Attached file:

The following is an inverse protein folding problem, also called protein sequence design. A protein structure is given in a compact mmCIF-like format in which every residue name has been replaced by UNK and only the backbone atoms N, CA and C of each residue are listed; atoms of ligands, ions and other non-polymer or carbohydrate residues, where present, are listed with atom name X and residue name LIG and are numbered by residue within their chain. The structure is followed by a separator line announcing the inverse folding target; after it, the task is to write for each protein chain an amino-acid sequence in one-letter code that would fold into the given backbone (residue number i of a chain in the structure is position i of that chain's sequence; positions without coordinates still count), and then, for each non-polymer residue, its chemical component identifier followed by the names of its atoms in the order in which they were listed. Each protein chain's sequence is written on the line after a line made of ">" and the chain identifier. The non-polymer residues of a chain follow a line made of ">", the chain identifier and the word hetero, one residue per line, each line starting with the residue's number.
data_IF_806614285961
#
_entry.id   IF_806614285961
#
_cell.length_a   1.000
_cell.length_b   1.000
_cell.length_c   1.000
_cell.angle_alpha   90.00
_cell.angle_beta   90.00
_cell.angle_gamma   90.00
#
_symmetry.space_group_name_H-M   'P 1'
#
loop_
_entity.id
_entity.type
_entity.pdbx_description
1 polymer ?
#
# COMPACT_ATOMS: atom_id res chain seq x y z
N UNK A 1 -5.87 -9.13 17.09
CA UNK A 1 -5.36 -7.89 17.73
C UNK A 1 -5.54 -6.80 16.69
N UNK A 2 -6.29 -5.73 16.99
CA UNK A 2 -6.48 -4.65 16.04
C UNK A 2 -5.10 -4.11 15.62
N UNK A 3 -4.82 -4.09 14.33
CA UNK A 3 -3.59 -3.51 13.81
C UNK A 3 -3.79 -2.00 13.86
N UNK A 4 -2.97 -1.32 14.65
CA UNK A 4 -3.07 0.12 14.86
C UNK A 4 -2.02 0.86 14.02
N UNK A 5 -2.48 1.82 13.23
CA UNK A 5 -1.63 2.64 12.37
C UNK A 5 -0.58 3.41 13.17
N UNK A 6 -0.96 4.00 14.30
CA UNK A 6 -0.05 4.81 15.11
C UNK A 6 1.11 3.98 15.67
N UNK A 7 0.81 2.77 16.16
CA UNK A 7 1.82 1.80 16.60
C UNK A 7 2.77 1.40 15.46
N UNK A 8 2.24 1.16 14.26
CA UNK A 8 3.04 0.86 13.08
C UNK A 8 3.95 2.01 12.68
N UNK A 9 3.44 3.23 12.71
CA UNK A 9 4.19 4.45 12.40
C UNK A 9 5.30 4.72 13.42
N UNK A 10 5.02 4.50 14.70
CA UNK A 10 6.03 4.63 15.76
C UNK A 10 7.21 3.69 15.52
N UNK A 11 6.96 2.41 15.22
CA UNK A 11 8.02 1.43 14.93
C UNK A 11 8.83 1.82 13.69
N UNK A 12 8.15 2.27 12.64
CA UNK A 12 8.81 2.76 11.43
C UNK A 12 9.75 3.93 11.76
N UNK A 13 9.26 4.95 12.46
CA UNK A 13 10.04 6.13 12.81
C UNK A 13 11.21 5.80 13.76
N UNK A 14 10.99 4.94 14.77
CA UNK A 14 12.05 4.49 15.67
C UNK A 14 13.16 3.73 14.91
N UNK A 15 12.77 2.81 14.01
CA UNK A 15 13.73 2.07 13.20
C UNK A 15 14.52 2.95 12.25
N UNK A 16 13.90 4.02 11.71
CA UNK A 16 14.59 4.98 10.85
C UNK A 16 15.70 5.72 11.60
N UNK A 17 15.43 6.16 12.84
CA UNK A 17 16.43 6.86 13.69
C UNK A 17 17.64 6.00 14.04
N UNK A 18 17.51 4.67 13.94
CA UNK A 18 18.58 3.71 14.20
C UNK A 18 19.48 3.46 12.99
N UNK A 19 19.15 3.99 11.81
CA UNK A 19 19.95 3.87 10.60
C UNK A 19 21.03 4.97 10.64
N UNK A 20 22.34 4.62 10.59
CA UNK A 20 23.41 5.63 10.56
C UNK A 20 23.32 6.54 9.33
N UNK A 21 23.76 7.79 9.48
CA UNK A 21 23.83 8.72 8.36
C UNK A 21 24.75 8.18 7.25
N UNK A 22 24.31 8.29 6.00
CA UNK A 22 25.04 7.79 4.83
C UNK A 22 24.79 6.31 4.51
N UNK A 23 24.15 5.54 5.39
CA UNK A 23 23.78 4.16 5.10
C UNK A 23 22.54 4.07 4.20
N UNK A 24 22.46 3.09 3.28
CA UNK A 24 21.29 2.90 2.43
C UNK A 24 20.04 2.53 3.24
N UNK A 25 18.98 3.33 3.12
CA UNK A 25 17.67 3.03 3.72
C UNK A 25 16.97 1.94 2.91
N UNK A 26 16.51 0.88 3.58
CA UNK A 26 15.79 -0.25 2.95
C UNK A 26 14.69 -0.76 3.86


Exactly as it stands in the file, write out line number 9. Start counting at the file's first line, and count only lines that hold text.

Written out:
_cell.angle_alpha   90.00